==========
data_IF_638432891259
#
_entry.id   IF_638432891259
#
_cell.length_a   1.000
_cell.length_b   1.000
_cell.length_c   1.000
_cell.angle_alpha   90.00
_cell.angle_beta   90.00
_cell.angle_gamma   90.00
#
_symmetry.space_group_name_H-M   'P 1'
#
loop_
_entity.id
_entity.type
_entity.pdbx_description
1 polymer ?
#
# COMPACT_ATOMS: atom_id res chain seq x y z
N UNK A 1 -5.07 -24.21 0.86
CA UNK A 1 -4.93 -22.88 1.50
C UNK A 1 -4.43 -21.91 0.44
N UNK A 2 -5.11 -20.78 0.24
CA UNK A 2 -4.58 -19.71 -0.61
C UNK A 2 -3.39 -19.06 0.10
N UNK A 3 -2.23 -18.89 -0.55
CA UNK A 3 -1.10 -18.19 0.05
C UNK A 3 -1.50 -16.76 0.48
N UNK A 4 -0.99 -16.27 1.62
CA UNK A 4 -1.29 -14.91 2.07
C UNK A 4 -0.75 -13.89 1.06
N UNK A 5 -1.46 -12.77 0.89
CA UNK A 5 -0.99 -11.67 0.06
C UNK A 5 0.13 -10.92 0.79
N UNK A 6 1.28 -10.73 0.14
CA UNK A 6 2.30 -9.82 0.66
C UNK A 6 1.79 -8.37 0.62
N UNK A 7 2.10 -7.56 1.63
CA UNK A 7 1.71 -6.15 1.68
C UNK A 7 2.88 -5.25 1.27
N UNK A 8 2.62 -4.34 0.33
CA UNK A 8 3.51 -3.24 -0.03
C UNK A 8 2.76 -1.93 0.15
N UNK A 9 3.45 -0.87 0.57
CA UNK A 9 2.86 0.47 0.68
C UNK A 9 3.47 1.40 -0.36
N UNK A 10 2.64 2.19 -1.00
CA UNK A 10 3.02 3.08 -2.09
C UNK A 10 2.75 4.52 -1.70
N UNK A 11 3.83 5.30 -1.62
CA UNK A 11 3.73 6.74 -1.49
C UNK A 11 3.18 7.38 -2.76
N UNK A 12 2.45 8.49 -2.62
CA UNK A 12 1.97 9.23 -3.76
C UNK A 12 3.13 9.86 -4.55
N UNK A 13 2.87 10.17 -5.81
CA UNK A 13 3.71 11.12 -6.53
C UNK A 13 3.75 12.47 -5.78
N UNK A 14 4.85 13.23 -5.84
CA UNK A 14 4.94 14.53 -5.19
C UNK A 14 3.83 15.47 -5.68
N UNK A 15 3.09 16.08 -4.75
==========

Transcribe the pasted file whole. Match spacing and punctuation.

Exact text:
data_IF_638432891259
#
_entry.id   IF_638432891259
#
_cell.length_a   1.000
_cell.length_b   1.000
_cell.length_c   1.000
_cell.angle_alpha   90.00
_cell.angle_beta   90.00
_cell.angle_gamma   90.00
#
_symmetry.space_group_name_H-M   'P 1'
#
loop_
_entity.id
_entity.type
_entity.pdbx_description
1 polymer ?
#
# COMPACT_ATOMS: atom_id res chain seq x y z
N UNK A 1 -5.07 -24.21 0.86
CA UNK A 1 -4.93 -22.88 1.50
C UNK A 1 -4.43 -21.91 0.44
N UNK A 2 -5.11 -20.78 0.24
CA UNK A 2 -4.58 -19.71 -0.61
C UNK A 2 -3.39 -19.06 0.10
N UNK A 3 -2.23 -18.89 -0.55
CA UNK A 3 -1.10 -18.19 0.05
C UNK A 3 -1.50 -16.76 0.48
N UNK A 4 -0.99 -16.27 1.62
CA UNK A 4 -1.29 -14.91 2.07
C UNK A 4 -0.75 -13.89 1.06
N UNK A 5 -1.46 -12.77 0.89
CA UNK A 5 -0.99 -11.67 0.06
C UNK A 5 0.13 -10.92 0.79
N UNK A 6 1.28 -10.73 0.14
CA UNK A 6 2.30 -9.82 0.66
C UNK A 6 1.79 -8.37 0.62
N UNK A 7 2.10 -7.56 1.63
CA UNK A 7 1.71 -6.15 1.68
C UNK A 7 2.88 -5.25 1.27
N UNK A 8 2.62 -4.34 0.33
CA UNK A 8 3.51 -3.24 -0.03
C UNK A 8 2.76 -1.93 0.15
N UNK A 9 3.45 -0.87 0.57
CA UNK A 9 2.86 0.47 0.68
C UNK A 9 3.47 1.40 -0.36
N UNK A 10 2.64 2.19 -1.00
CA UNK A 10 3.02 3.08 -2.09
C UNK A 10 2.75 4.52 -1.70
N UNK A 11 3.83 5.30 -1.62
CA UNK A 11 3.73 6.74 -1.49
C UNK A 11 3.18 7.38 -2.76
N UNK A 12 2.45 8.49 -2.62
CA UNK A 12 1.97 9.23 -3.76
C UNK A 12 3.13 9.86 -4.55
N UNK A 13 2.87 10.17 -5.81
CA UNK A 13 3.71 11.12 -6.53
C UNK A 13 3.75 12.47 -5.78
N UNK A 14 4.85 13.23 -5.84
CA UNK A 14 4.94 14.53 -5.19
C UNK A 14 3.83 15.47 -5.68
N UNK A 15 3.09 16.08 -4.75